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Publication numberUS2875776 A
Publication typeGrant
Publication dateMar 3, 1959
Filing dateMay 7, 1956
Priority dateMay 7, 1956
Publication numberUS 2875776 A, US 2875776A, US-A-2875776, US2875776 A, US2875776A
InventorsSkipwith Jr Lee
Original AssigneeSkipwith Jr Lee
Export CitationBiBTeX, EndNote, RefMan
External Links: USPTO, USPTO Assignment, Espacenet
Means for preventing back flow
US 2875776 A
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Description  (OCR text may contain errors)

March 3, 1959 L. sKlPwlTH, JR 2,875,776

MEANS FOR PREVENTING BACK FLOW Filed May ff. l195e 2 Sheets-Sheet 1 March 3, 1959 sK|Pw1TH,JR 2,875,776

MEANS FOR PREVENTING BACK FLOW Filed May 7, 195s 2 sheets-sheet 2 nun un United States Patent() 2,875,776 i MEANS Fon PREvENrnsG BACK FLow Lee skipwith, Jr., st. Petersburg, Fla.

Appneatien May 7, 1956, serial No. 583,227

` 110mm. (C1. 137-218) The present invention relates to improvements in means for securing unidirectional flow in a feed line, particularly for conducting water into sprayers employed for horticultural, coating, cleaning, and other purposes. More particularly, the invention relates to improved means in a water feed connection for preventing contamination due to back flow in a fresh water supply system.

In the use of chemical sprays, for instance, water is generally led from a fresh `water source into a chamber containing a charge of a chemical, and the resulting solution or mixture is projected by means of a spray device onto a surface under treatment. purpose, when ordinary feed connections and valve connections are employed, there is danger of so-called back flow of a spray solution into a water supply system. Various means, termed back flow preventers, have been heretofore suggested and used in dilerent types of apparatus that require connection to a water source.

In the present invention, the parts and features uniquely` arranged and combined in the manner described, render it possible to install back ow preventer` means conveniently within, if desired, the contines of, for instance, ahose nut of a size suitablefor use as a coupling for a standard garden hose. Means are employed that make it possible in a coupling to attach or detach readily a hose or other stream conducting tubing. Also, features are included that makeit possible to operate spraying equipment while effectively preventing back ow under conditions of its use. In a spraying operation, a portable type of spray apparatus to `which a hose is attached, for example, is `subject to being moved about in many different positions while the spray isdirected `at different angles to reach the surfaces under treatment. Under such conditions, the means provided perform their functions.

The invention is more completely described and illustrated in connection with the accompanying drawings in which Fig. 1 is a side elevation of a portion of a portable spray apparatus showing the relative position of a hose nut or coupling thereon; Fig. 2 is an enlarged central vertical section through a portion of the apparatus shown in Fig. 1; Fig. 3 is an enlarged view of a part of the apparatus of Fig. 2, partly in section; Figs. 4, 5 and 6 are enlarged plan views of three parts o-f the hose nut or coupling; Fig. 7 is an enlarged central section through a hose nut or coupling with modifications; Fig. 8 is a side elevation of a fragment, partly in section, of a hose `nut with modifications; and Fig. 9 is a side elevation of a fragment, partly in section, of a hose nut also with modifications.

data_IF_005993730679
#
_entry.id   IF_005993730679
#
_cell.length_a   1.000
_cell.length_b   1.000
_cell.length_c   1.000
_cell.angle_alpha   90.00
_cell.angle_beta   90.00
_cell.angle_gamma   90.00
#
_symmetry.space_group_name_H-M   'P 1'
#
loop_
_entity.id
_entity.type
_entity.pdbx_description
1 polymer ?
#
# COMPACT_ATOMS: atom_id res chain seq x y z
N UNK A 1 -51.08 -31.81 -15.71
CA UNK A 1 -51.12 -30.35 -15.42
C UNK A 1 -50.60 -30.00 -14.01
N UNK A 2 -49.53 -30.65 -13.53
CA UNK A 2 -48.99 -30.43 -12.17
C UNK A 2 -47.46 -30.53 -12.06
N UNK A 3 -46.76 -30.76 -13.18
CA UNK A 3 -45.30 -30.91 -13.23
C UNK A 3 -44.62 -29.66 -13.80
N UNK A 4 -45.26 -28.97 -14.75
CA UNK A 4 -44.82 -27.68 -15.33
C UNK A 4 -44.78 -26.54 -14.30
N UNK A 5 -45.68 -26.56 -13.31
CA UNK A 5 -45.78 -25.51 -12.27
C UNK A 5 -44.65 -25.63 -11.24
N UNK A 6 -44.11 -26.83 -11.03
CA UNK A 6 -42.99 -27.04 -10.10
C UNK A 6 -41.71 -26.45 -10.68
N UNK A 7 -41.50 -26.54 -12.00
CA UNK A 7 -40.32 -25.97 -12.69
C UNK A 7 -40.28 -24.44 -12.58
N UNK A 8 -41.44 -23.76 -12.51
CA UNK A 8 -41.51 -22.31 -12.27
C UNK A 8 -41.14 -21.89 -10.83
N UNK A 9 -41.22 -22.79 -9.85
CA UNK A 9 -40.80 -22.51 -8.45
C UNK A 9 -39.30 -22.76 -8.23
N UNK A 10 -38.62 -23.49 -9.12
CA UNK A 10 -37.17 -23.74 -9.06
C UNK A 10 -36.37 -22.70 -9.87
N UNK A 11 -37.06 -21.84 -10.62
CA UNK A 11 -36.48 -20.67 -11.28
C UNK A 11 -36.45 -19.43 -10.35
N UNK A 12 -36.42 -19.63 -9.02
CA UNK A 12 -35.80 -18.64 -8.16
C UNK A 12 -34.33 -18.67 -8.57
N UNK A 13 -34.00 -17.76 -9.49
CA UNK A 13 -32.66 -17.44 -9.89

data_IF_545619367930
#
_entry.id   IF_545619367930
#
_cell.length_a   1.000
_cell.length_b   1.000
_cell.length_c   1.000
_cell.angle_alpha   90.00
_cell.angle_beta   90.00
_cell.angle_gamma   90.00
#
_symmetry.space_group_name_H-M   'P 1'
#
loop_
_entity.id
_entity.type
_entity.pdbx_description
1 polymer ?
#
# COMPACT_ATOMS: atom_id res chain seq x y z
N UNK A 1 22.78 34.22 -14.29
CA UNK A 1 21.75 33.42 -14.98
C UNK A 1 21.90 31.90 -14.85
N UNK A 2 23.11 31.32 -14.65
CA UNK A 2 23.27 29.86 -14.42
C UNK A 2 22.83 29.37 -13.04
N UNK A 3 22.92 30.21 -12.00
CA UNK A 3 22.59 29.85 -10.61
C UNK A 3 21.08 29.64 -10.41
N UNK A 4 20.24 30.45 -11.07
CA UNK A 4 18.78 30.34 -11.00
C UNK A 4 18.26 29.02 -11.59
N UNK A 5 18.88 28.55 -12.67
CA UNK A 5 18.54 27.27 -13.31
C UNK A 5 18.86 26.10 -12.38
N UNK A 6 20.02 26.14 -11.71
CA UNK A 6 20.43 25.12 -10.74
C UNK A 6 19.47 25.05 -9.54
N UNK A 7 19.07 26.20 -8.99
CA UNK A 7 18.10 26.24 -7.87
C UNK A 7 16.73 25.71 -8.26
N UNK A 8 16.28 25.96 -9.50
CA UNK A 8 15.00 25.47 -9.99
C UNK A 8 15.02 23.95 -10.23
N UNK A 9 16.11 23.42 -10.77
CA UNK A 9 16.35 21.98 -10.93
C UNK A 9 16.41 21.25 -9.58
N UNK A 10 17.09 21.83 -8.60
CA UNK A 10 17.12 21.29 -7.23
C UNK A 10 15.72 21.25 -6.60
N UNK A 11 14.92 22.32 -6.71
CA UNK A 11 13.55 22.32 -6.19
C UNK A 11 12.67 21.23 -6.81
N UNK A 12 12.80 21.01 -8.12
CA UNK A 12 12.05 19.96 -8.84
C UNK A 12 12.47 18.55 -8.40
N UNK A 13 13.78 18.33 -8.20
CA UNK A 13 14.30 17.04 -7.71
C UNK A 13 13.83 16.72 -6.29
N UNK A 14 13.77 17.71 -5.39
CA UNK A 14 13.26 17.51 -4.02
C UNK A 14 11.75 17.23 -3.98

Like reference characters designate like parts in the respective figures of the drawing.

In Fig. 1, which serves to illustrate the application of the invention to a spraying apparatus, a water feed connection such as a hose nut 1 is shown combined with means in a chemical spray unit. The spraying apparatus may be of the type shown and described in application Serial No. 569,347, tiled March 5, 1956, comprising a screw cap or cover 2 for a container or glass jar, on the In equipment for this ice upper surface 3 of which is mounted a spray nozzle 4, connected to `an aspirating tube 5 which leads into the' supply of liquid to be sprayed; a-valve chamber 6 con-g nected to the nozzzle 4 and provided with a rotating valve stem 7 with a handle 8; Aand a tubular `connection 9 serving as a fluid passage between the hose nut or coupling 1 and the valve chamber 6.

In one form, the coupling 1 is a hose nut or adapter comprising a` standard, substantially tubular element, Adjacent one end, the inner surface of the tubular ele,- ment is-provided with a screw thread 10 (Fig.`2) to receive the threaded end of a hose or other tubular conductor. A washer 11 of rubber o1 other suitable mate rial, is positioned adjacent the inner end of the threaded portion and is limited in its movement hy an inwardly extending shoulder 12 against which the washer is pressedf when the nut is screwed onto the end o-f a hose, thus forming a water tight seal which prevents leakage through the screw threads.